x Abu Dhabi, UAETuesday 16 January 2018

Bling babes invade Hong Kong

Buildings Brics: Bling babes are fuelling a buying binge in Hong Kong as China's new rich splash the cash on major brand names

Labels such as Gucci are enticing a new wave of Chinese shoppers whose are expected to make their country the world's biggest luxury market within five years. Dale de la Rey / Bloomberg News
Labels such as Gucci are enticing a new wave of Chinese shoppers whose are expected to make their country the world's biggest luxury market within five years. Dale de la Rey / Bloomberg News

They tottered in on garish platform shoes wearing micro-minis and fishnet stockings, like fashion victims from a Versace show.

Bling babes with big hair and money to burn stalk the glitzy malls of China's version of an adult toytown, snapping up brand names on an industrial scale.

"This is the place to be for shopping," says LuLu, a 30-something from Zhejiang near Shanghai as she strolls through Pacific Place in the chic Hong Kong district of Admiralty. "It's not really about the cost of certain brands, it's about the availability."

Labels such as Gucci and Louis Vuitton entice shoppers such as LuLu and China's new wave of fashion followers, whose appetite for style is expected to make the country the world's biggest luxury market within five years.

"Hong Kong has become a magnet for China's nouveau riche," says a bank executive in Hong Kong. "It's like Toys "R" Us for grown-ups."

Indeed, this buying binge is fuelling double-digit growth in the retail sector, with luxury labels cashing in, despite the threat of a worldwide slowdown sparked by the euro-zone crisis and fears over the global banking industry.

The China syndrome is also rippling through the hotel industry as mainland shopaholics pour into the city armed with Hong Kong dollars.

In a HSBC report earlier this year, the bling babes and their wealthy husbands and boyfriends were dubbed "walking ATMs" as they spend, spend, spend.

"Registers have been ringing non-stop in Hong Kong since the start of this year, a trend that stays firmly in place," says Donna Kwok, a Greater China economist at HSBC.

This retail phenomenon was brought into sharp focus by Bain & Company, an international management consultancy, in October.

Data showed that China's seemingly insatiable appetite for brands is expected to rise 35 per cent this year to €12.9 billion (Dh63.3bn). Startling growth, especially as it comes on the back of an increase of more than 30 per cent last year.

When you group Hong Kong, Macau and Taiwan together, the figure is expected to reach €23.5bn, according to Bain.

"Mainland visitors provide a crucial source of growth for sales of high-end luxury items," says Ms Kwok.

Hardly surprising then, that global blue-chip brands are queuing up to list on the Hong Kong Stock Exchange. Prada, an Italian luxury fashion house, raised US$2.14bn (Dh7.8bn), while Aston Martin, Burberry, Coach, Ducati and Graff Diamonds are also mulling substantial Chinese takeaways.

"Companies want to face their future, not their past," said Sam Kendall, the head of equity capital markets for Asia-Pacific at UBS, in Bloomberg Businessweek.

Quite simply, they are going where the money is, and Hong Kong is awash with mainland cash.

After 30 years of breakneck growth, a new brash and flash generation has grown up with a taste for the high life, bankrolled by China's economic miracle.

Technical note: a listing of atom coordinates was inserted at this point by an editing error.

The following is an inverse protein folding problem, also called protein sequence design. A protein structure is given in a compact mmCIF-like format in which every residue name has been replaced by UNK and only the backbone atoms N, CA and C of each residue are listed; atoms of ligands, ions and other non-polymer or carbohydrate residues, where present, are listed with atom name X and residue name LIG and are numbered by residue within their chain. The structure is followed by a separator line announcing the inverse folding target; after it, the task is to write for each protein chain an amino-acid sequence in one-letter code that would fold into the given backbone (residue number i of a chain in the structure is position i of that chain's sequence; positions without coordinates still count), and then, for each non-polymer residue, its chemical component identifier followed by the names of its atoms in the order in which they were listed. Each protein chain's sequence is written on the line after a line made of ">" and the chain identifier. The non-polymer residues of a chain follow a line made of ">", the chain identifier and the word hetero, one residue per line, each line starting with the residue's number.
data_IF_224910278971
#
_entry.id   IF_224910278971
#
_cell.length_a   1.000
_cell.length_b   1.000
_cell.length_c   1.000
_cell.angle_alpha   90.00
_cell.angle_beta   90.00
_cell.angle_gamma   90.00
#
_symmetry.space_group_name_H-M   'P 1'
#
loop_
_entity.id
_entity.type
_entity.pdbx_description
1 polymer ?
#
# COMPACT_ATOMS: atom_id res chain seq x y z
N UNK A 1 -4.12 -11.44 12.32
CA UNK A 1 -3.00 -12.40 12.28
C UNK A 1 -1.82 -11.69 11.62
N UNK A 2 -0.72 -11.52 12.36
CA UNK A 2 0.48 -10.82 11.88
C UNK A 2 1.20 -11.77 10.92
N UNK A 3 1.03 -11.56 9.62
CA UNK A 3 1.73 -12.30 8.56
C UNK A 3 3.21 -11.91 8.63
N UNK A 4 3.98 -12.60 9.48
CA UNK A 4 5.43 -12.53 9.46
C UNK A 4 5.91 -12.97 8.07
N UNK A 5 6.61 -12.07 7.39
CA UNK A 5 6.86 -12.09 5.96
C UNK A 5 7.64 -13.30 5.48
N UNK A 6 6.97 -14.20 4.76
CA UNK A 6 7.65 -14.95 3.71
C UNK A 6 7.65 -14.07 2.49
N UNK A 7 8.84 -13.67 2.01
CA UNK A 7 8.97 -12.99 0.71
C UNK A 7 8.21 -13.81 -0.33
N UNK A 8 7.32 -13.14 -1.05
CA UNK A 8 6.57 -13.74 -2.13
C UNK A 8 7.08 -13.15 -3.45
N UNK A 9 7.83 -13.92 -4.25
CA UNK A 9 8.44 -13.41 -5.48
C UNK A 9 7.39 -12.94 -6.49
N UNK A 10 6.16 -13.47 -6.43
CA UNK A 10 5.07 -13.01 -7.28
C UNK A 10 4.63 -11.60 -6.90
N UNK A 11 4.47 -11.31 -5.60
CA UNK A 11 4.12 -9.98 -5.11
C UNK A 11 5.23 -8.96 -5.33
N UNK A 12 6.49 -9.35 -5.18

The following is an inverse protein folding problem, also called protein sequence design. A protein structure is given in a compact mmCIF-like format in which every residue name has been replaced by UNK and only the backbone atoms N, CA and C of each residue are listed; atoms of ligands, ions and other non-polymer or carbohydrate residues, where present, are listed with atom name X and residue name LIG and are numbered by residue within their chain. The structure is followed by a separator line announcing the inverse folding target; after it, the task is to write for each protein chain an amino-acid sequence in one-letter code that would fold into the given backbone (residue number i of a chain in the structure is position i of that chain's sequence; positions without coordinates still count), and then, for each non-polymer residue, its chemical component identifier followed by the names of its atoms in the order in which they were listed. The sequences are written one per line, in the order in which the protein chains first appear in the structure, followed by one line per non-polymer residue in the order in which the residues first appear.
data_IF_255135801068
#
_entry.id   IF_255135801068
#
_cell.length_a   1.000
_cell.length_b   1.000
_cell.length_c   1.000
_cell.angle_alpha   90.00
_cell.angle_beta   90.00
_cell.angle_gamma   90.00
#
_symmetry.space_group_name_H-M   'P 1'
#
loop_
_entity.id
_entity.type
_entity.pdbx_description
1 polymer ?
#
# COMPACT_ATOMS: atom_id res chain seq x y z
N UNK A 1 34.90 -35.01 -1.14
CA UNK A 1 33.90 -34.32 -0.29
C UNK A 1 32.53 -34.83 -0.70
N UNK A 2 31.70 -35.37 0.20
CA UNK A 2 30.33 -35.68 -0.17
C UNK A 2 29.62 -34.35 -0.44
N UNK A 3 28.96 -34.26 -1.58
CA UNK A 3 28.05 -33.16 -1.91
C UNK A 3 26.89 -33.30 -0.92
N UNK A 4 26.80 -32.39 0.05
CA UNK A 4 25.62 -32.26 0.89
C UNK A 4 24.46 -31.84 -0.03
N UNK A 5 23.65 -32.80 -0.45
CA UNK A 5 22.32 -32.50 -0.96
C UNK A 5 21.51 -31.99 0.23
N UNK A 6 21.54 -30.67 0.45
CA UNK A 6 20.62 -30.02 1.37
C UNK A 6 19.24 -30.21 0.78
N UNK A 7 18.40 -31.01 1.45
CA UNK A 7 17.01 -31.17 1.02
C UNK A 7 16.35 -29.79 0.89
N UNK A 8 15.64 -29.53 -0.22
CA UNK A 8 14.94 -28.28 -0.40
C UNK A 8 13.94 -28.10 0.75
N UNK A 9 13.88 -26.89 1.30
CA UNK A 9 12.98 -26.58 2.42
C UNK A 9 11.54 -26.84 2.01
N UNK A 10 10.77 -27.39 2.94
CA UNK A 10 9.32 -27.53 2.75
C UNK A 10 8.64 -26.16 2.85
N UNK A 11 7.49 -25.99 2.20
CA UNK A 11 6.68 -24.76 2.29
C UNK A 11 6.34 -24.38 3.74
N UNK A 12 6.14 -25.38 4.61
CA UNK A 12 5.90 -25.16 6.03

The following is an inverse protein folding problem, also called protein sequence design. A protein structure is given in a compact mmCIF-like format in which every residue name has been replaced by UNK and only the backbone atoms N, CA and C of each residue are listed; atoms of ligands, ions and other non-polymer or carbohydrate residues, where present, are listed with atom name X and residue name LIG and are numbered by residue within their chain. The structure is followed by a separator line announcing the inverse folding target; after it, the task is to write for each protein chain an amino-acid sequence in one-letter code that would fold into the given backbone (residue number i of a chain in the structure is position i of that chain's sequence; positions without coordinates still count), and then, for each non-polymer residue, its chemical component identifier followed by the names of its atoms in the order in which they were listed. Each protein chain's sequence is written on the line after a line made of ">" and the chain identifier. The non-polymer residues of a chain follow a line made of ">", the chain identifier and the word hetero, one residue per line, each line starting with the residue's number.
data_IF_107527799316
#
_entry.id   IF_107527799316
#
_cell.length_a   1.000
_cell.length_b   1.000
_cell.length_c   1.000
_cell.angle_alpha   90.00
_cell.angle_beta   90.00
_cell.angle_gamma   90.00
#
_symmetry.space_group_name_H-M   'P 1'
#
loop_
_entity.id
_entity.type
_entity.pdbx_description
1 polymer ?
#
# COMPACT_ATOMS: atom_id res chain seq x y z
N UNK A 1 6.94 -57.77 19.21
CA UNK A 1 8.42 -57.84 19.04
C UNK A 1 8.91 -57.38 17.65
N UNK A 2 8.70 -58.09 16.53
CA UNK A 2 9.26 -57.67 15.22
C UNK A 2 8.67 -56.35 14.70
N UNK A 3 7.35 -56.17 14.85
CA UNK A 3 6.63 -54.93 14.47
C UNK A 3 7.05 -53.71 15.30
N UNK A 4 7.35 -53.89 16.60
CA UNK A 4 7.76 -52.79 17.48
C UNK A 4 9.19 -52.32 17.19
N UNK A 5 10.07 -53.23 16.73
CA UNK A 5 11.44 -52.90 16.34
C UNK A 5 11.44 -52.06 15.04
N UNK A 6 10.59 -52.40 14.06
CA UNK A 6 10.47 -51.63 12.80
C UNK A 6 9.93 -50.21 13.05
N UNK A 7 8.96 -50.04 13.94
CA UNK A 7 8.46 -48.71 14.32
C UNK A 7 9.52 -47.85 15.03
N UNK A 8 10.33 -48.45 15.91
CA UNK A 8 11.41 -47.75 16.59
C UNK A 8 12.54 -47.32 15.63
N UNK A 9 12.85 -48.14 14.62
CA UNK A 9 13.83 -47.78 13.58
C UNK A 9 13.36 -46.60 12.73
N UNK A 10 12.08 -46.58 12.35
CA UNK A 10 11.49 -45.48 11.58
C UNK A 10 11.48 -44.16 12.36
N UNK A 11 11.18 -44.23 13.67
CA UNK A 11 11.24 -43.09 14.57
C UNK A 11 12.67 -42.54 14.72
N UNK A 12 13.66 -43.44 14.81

But how long it will last is open to opinion. In the rush to become an industrial powerhouse, the country of 1.3 billion has a huge environmental mess to clean up that will eat into Beijing's foreign reserves of $3.2 trillion.

Enormous spending on infrastructure projects that dwarf the building of the pyramids and a property bubble that is reaching bursting point are also blurring the economic picture.

Another potential problem is the state of the country's banking industry, particularly regional players that invested heavily during the housing boom and are now saddled with bad loans accumulated in the past 20 years.

"The Chinese banking system is built on quicksand and that's the one thing a lot of people don't realise," says Jim Chanos, the president and founder of the hedge fund Kynikos Associates.

His comments on Bloomberg Television's In the Loop highlight the fine line Beijing policymakers are walking.

"Everybody seems to think it is a free and clear open chequebook. It's not," he says. "The banking system in China is extremely fragile."

Yet the odour of gloom is stifled by the intoxicating fragrance of Chanel No5 when you stroll through the Hong Kong malls in Central and Causeway Bay.

No one loves the trappings of success more than the city's entrepreneurial elite, but even they marvel at the spending power of their mainland neighbours.

"When you walk into one of the big brands, the sales assistant immediately greets you in Mandarin," says a seasoned Hong Kong shopper. "When you answer in Cantonese, they realise you are local and move on to the next customer. They think you might be just browsing. The mainlanders are here to buy, and buy big.

"In one top name brand shop I saw a group of mainland girls looking at an array of handbags, costing around HK$10,000 [Dh4,725] to HK$15,000 each," she adds. "Pointing to two of the bags, they called over the sales assistant, and said, 'We'll take them all apart from those two.' They paid in cash."

Similar stories of excess are told in the trendy bars of Lan Kwai Fong in the business nerve-centre of Central, but no one is complaining.

While the good times roll, the bling babes are just as much a part of Hong Kong as the Hang Seng Index. But the big question is whether they are just as volatile. We may be about to find out.


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